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CES 2012: Lenovo K800 unveiled as first Intel Medfield smartphone

CES 2012: Lenovo K800 unveiled as first Intel Medfield smartphone
After talking up the chances of its Oak Trail chipset breaking ARM's stranglehold on Android throughout 2011 – to little avail - Intel has decided to step up the fight in 2012.

The firm's CES 2012 keynote – hosted by CEO Paul Otellini – saw Intel launch a new 'hands on' strategy, with Lenovo set to deliver the first smartphone based entirely on Intel architecture in China.

Lenovo over LG

It was Lenovo's K800 that dominated much of Otellini's talk, however, following an assertion by the CEO that it's the smartphone market that's now defines the modern era of the personal computer.

The 4.5-inch K800 will come equipped with Intel's new Atom Z2460 chip (formally known as Medfield), 8MP camera, and will run Ice Cream Sandwich out of the box, shipping Q2 2012.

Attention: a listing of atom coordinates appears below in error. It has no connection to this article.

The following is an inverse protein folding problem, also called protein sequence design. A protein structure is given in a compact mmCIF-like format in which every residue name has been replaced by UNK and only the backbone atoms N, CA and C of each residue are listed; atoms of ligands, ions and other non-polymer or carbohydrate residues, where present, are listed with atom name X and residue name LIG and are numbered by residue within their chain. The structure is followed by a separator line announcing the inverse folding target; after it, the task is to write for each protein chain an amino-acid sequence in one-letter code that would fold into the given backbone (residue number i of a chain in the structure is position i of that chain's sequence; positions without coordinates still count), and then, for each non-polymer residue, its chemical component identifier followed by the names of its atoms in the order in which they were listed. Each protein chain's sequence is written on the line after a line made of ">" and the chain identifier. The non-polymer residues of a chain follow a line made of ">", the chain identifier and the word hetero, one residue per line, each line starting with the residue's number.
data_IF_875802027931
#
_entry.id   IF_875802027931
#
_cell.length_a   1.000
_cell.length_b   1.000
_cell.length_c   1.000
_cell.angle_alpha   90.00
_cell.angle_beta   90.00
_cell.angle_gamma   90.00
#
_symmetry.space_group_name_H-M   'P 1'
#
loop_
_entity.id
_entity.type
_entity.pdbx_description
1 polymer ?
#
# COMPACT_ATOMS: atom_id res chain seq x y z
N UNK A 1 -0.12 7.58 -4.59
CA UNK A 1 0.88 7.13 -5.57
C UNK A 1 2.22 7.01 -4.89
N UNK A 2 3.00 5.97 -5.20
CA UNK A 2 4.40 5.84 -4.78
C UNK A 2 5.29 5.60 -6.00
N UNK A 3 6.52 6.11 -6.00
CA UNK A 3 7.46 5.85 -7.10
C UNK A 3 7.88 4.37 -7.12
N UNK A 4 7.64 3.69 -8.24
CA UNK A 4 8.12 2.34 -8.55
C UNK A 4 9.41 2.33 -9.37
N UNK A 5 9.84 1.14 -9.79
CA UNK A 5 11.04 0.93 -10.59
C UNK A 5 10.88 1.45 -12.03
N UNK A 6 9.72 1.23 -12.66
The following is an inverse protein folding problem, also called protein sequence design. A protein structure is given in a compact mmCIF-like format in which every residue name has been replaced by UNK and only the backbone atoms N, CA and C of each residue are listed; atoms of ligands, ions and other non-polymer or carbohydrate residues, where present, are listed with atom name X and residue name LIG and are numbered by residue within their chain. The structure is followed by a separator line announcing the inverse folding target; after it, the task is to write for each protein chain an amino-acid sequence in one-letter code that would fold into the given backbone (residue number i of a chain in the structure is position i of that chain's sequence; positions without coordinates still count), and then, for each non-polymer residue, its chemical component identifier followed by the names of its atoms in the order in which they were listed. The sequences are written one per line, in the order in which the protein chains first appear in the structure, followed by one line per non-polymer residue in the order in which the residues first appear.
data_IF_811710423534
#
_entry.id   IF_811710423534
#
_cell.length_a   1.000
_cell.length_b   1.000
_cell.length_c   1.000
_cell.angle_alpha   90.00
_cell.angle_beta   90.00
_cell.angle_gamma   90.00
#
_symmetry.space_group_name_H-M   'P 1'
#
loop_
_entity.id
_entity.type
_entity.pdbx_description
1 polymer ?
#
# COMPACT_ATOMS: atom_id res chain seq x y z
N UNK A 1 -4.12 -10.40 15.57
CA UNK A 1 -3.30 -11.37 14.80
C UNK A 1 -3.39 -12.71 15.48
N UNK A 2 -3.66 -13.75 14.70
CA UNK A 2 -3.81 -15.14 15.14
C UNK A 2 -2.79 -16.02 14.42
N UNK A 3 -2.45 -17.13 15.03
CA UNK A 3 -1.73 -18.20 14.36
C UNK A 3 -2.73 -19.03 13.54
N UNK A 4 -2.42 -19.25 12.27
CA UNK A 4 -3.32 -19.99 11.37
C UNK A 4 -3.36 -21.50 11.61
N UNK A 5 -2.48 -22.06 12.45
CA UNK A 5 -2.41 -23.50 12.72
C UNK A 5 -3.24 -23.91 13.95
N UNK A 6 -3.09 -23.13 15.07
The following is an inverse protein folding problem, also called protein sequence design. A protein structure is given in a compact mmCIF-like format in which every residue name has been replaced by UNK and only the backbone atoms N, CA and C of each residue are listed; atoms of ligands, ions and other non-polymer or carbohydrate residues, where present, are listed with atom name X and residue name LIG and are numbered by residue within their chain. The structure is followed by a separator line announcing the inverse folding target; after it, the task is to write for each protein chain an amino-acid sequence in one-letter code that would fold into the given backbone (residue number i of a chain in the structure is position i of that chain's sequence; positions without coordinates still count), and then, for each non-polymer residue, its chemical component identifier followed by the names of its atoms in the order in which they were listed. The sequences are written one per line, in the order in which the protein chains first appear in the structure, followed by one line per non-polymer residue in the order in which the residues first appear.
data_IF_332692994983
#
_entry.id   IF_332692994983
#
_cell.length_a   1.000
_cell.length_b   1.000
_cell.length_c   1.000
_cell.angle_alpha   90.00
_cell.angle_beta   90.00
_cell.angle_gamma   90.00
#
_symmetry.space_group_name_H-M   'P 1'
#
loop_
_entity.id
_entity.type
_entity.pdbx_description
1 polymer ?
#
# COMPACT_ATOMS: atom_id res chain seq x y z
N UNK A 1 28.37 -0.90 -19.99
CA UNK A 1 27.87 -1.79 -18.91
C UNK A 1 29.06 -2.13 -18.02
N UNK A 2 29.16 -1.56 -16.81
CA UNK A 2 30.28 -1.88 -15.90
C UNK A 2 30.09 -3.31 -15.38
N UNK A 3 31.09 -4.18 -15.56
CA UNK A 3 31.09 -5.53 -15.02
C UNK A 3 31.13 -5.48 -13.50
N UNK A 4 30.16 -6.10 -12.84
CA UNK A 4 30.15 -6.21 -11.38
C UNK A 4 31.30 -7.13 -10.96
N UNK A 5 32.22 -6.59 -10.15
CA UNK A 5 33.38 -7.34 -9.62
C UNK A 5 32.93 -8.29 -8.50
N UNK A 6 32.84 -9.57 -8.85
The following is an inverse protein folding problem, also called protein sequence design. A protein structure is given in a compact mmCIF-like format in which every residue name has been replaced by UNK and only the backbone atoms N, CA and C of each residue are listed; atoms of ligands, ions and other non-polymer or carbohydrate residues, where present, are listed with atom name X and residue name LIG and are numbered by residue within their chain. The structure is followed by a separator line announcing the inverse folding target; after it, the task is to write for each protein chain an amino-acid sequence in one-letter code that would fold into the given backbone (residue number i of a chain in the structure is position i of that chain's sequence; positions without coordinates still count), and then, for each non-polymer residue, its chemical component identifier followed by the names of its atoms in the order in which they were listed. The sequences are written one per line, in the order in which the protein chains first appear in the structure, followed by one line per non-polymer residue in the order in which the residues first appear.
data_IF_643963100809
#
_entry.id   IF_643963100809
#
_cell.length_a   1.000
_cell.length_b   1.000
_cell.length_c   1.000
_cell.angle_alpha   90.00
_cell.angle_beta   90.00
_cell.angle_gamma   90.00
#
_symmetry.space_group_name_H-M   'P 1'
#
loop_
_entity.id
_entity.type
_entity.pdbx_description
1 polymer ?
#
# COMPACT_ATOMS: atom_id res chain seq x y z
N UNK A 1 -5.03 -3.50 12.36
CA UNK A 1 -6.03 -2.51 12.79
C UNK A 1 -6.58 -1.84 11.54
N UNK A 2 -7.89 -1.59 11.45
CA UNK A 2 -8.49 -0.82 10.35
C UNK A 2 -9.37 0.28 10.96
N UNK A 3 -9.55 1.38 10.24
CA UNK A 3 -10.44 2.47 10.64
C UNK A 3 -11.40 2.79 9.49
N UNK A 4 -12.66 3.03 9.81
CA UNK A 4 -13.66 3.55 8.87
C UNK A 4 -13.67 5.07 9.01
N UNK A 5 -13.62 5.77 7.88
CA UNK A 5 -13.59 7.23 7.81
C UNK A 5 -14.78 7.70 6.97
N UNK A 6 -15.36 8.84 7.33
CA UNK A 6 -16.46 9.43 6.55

It's a device that's being solely targeted at China, however – China Unicom the sole carrier cited - with no release in the US or Europe mentioned.

No mention was made of any rumoured partnership with LG, either: instead, these markets, it appears, will be left in the hands of Motorola, which announced a multi-year, multi-device strategic agreement with Intel. 

Optimising for Android

Combined with the Lenovo announcement, Otellini's speech suggested Intel is no longer happy to sit and wait for OEMs to adopt its architecture.

Rather, the company is now intent on muscling in on ARM's market share, making available what was billed as the 'best implementation of Android on the planet'.

Otellini claimed Intel is determined to offer an optimised Android experience to consumers – building on Google's vow to tailor the OS for Intel's processors – while the company's "application enablement engineers" are set to aid developers so their games run best on Intel-equipped handsets.

And Intel's tablet drive made up a portion of the firm's keynote – with Windows 8 rather than Android the focus.

The company also demonstrated the ability to use an Intel phones to control games running on Atom-based UltraBooks - in this case using an accelerometer for a flying game. 

[source: Intel]

With a fine eye for detail, Keith Andrew is fuelled by strong coffee, Kylie Minogue and the shapely curve of a san serif font.

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